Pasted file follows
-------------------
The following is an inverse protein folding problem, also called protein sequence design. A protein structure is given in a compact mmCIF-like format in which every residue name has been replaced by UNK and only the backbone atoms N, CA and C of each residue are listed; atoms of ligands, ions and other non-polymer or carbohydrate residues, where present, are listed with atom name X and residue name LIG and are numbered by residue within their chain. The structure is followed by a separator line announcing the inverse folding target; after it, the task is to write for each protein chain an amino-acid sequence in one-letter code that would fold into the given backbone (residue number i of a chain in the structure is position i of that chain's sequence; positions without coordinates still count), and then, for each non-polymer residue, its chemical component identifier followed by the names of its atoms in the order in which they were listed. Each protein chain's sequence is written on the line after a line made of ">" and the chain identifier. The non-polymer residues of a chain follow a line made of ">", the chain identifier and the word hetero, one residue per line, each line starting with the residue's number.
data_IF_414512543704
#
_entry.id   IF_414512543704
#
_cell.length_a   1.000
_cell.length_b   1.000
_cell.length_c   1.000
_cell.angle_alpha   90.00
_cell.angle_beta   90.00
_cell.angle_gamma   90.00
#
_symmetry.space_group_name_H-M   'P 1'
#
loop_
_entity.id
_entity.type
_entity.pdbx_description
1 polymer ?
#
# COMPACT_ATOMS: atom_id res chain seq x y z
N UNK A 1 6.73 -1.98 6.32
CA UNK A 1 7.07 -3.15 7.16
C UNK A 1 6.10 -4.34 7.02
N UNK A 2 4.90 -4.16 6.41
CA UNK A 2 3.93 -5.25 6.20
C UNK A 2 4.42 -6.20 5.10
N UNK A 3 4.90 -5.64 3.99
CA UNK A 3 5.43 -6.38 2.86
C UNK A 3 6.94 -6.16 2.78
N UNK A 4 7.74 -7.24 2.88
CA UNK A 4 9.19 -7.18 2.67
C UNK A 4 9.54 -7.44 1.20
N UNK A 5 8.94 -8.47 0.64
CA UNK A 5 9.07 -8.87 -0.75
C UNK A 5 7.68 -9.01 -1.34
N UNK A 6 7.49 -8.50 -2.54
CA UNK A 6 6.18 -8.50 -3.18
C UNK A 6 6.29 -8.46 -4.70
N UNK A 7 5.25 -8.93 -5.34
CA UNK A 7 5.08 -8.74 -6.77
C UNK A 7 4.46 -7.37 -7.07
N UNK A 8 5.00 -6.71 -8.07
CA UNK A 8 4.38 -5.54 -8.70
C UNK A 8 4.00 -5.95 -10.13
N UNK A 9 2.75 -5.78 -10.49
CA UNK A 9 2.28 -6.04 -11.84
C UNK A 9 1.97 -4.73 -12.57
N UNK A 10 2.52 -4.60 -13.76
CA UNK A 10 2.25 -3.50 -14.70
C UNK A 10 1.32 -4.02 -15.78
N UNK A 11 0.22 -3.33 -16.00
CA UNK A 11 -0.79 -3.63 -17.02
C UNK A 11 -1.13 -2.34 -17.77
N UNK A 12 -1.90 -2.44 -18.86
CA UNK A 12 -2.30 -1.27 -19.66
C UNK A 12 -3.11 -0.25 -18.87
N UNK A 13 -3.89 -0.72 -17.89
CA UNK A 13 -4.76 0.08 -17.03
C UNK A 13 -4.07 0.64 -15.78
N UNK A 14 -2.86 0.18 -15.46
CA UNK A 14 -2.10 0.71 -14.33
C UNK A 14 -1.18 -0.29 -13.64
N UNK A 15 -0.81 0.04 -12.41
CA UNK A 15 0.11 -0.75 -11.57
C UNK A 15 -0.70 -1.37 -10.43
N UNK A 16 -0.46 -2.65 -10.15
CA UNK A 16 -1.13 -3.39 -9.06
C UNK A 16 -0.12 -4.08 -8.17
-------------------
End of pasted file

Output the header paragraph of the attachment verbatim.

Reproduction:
The following is an inverse protein folding problem, also called protein sequence design. A protein structure is given in a compact mmCIF-like format in which every residue name has been replaced by UNK and only the backbone atoms N, CA and C of each residue are listed; atoms of ligands, ions and other non-polymer or carbohydrate residues, where present, are listed with atom name X and residue name LIG and are numbered by residue within their chain. The structure is followed by a separator line announcing the inverse folding target; after it, the task is to write for each protein chain an amino-acid sequence in one-letter code that would fold into the given backbone (residue number i of a chain in the structure is position i of that chain's sequence; positions without coordinates still count), and then, for each non-polymer residue, its chemical component identifier followed by the names of its atoms in the order in which they were listed. Each protein chain's sequence is written on the line after a line made of ">" and the chain identifier. The non-polymer residues of a chain follow a line made of ">", the chain identifier and the word hetero, one residue per line, each line starting with the residue's number.